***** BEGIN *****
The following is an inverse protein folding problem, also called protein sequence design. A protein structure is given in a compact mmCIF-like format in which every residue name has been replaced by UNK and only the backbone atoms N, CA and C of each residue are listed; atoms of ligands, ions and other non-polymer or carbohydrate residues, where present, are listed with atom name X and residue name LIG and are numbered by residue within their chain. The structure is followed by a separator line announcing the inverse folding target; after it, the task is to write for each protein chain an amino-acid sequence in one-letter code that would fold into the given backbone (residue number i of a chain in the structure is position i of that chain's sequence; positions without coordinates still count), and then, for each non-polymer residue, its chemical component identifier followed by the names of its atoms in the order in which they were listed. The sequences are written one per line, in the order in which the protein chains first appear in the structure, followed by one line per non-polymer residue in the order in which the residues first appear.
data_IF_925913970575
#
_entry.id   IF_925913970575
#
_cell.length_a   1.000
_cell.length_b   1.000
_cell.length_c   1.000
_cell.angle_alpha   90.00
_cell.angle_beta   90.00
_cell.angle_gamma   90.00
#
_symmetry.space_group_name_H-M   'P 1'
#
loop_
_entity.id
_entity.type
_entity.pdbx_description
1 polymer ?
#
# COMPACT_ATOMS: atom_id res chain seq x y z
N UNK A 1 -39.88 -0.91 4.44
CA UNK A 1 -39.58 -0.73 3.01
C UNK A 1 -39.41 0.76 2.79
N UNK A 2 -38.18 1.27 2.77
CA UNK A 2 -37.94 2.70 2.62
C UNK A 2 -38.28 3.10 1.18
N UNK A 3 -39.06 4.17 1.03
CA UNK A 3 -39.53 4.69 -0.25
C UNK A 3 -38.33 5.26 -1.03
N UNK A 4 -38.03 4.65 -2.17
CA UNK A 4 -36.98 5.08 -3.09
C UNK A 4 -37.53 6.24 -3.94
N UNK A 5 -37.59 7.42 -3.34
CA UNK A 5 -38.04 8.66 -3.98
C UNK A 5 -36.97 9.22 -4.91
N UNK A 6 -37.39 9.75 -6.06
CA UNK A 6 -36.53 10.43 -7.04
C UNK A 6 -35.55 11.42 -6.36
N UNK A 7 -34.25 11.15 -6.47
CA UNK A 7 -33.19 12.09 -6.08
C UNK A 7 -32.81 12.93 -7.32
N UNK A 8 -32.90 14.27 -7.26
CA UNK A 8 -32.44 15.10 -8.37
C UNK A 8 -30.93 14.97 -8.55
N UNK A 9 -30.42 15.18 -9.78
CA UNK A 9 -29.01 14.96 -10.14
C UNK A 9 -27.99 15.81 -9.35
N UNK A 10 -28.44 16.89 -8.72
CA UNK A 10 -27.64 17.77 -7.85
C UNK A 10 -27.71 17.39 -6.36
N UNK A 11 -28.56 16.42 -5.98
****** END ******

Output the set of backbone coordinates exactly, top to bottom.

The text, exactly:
The following is an inverse protein folding problem, also called protein sequence design. A protein structure is given in a compact mmCIF-like format in which every residue name has been replaced by UNK and only the backbone atoms N, CA and C of each residue are listed; atoms of ligands, ions and other non-polymer or carbohydrate residues, where present, are listed with atom name X and residue name LIG and are numbered by residue within their chain. The structure is followed by a separator line announcing the inverse folding target; after it, the task is to write for each protein chain an amino-acid sequence in one-letter code that would fold into the given backbone (residue number i of a chain in the structure is position i of that chain's sequence; positions without coordinates still count), and then, for each non-polymer residue, its chemical component identifier followed by the names of its atoms in the order in which they were listed. The sequences are written one per line, in the order in which the protein chains first appear in the structure, followed by one line per non-polymer residue in the order in which the residues first appear.
data_IF_925913970575
#
_entry.id   IF_925913970575
#
_cell.length_a   1.000
_cell.length_b   1.000
_cell.length_c   1.000
_cell.angle_alpha   90.00
_cell.angle_beta   90.00
_cell.angle_gamma   90.00
#
_symmetry.space_group_name_H-M   'P 1'
#
loop_
_entity.id
_entity.type
_entity.pdbx_description
1 polymer ?
#
# COMPACT_ATOMS: atom_id res chain seq x y z
N UNK A 1 -39.88 -0.91 4.44
CA UNK A 1 -39.58 -0.73 3.01
C UNK A 1 -39.41 0.76 2.79
N UNK A 2 -38.18 1.27 2.77
CA UNK A 2 -37.94 2.70 2.62
C UNK A 2 -38.28 3.10 1.18
N UNK A 3 -39.06 4.17 1.03
CA UNK A 3 -39.53 4.69 -0.25
C UNK A 3 -38.33 5.26 -1.03
N UNK A 4 -38.03 4.65 -2.17
CA UNK A 4 -36.98 5.08 -3.09
C UNK A 4 -37.53 6.24 -3.94
N UNK A 5 -37.59 7.42 -3.34
CA UNK A 5 -38.04 8.66 -3.98
C UNK A 5 -36.97 9.22 -4.91
N UNK A 6 -37.39 9.75 -6.06
CA UNK A 6 -36.53 10.43 -7.04
C UNK A 6 -35.55 11.42 -6.36
N UNK A 7 -34.25 11.15 -6.47
CA UNK A 7 -33.19 12.09 -6.08
C UNK A 7 -32.81 12.93 -7.32
N UNK A 8 -32.90 14.27 -7.26
CA UNK A 8 -32.44 15.10 -8.37
C UNK A 8 -30.93 14.97 -8.55
N UNK A 9 -30.42 15.18 -9.78
CA UNK A 9 -29.01 14.96 -10.14
C UNK A 9 -27.99 15.81 -9.35
N UNK A 10 -28.44 16.89 -8.72
CA UNK A 10 -27.64 17.77 -7.85
C UNK A 10 -27.71 17.39 -6.36
N UNK A 11 -28.56 16.42 -5.98